Battery maker SK On declares state of emergency after disappointing EV sales

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A leading South Korean electric vehicle battery maker says it is in crisis as its customers suffer from disappointing electric vehicle sales in Europe and the United States.

SK On, the world’s fourth-largest EV battery maker after China’s CATL and BYD and South Korean rival LG Energy Solution, has posted losses for 10 straight quarters since it was spun off from its parent company in 2021. Its net debt more than quintupled, from 2.9 trillion won ($2.1 billion) to 15.6 trillion won over the same period, as Western EV sales fell far short of its expectations.

As losses mounted, CEO Lee Suk-hee announced a series of cost-cutting and business-practice measures on Monday, calling it an “emergency management” situation.

“We are in a critical situation and we all need to pull together,” he wrote to staff.

More radical solutions are being discussed within South Korea’s SK Group. According to a person familiar with the group’s thinking, one option under consideration is to merge SK ON’s parent company, SK Innovation, with SK E&S, the group’s highly profitable energy subsidiary that specializes in producing liquefied natural gas. The potential merger is set to be discussed at board level this month.

SK On has made a series of aggressive investments in the U.S. and Europe in recent years, betting on a widely expected surge in demand for electric vehicles. However, it has since announced layoffs at its Georgia plant and delayed the launch of a second plant in Kentucky, a joint venture with its major U.S. customer Ford.

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China’s CATL and BYD dominate the global battery industry with a combined market share of 53.2%, according to South Korea-based consultancy SNE Research. Their production and sales remain concentrated in the domestic market, where EV adoption has been much greater than in Western countries.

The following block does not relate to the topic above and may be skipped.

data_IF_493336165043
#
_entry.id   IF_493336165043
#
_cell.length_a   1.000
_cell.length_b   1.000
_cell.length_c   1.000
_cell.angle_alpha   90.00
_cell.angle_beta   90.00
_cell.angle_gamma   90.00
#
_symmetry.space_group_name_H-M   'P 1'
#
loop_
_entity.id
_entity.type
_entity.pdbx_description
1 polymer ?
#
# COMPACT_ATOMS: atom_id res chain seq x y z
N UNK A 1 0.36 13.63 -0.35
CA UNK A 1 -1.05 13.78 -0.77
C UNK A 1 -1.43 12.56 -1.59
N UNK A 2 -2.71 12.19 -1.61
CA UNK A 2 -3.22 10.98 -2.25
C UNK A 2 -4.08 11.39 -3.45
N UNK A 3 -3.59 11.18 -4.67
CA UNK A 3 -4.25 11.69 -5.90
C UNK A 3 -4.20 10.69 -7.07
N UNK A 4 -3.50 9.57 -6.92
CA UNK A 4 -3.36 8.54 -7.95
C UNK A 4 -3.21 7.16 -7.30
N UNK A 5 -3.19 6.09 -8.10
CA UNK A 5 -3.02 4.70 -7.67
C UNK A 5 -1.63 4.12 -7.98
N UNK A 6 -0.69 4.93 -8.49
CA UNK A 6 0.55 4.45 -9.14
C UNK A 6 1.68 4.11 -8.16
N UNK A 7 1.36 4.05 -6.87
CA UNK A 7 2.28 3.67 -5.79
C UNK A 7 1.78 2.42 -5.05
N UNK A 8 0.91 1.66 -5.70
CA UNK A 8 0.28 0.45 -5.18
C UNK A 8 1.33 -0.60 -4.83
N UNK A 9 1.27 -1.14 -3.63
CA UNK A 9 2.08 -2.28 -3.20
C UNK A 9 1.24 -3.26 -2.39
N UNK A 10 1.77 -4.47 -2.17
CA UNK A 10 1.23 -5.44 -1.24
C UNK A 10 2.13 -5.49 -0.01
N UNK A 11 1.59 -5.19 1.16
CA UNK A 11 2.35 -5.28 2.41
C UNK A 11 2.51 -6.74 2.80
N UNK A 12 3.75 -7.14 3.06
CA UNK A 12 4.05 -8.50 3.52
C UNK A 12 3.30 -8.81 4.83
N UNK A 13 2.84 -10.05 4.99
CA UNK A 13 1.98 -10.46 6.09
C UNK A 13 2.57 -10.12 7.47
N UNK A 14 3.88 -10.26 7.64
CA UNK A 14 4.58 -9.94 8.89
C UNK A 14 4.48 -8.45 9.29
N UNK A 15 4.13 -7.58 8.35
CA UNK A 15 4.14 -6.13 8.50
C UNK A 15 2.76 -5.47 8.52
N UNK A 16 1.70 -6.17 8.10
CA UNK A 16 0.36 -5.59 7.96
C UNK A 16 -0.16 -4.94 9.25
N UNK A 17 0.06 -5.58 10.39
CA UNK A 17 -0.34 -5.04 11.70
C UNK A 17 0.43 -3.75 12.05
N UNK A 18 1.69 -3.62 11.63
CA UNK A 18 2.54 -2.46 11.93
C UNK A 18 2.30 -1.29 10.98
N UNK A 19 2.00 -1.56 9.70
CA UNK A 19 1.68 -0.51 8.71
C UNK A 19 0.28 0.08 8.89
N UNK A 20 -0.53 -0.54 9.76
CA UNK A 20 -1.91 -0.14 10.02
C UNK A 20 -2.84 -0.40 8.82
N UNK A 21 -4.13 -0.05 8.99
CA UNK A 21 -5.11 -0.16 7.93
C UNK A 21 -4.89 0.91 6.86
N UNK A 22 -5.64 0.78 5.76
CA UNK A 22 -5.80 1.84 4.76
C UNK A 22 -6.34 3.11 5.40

With Washington and Brussels seeking to block the flow of imported batteries from China, South Korean battery makers such as LG, SK and Samsung SDI – along with Japan’s Panasonic – have an opportunity to capitalize on future growth in Western markets.

In the United States, non-Chinese battery makers, including SK On, have benefited from billions of dollars in subsidies under President Joe Biden’s Inflation Reduction Act.

But Tim Bush, a Seoul-based battery analyst at UBS, said South Korean battery makers have been “badly disappointed” by U.S. automakers, which he said have failed to produce electric vehicles attractive enough to mass-market consumers to meet their bullish sales expectations.

He noted that until last year, General Motors had expected to sell 1 million electric vehicles in 2025. But it sold only 21,930 vehicles in the second quarter of this year.

“Korean battery manufacturers were not investing blindly – ​​everything they invested was based on order books with fixed volumes and prices,” said Bosch. “But carmakers did not invest enough in producing high-quality, affordable electric vehicles.”

Analysts said the South Korean telecoms giant was in a worse position than its South Korean rivals LG and Samsung SDI, both of which have also cut back on investment, because, as a latecomer to the global battery race, it offered its customers generous pricing terms that are now coming back to haunt it.

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But Bush claimed that while adoption of electric vehicles has proven slower than expected, the shift to electric vehicles remains “inevitable.”

“As long as the broader SK Group continues to see SK On as a premium asset and gives it the support it needs to weather the current storm, its long-term future is likely to be secure,” he said.

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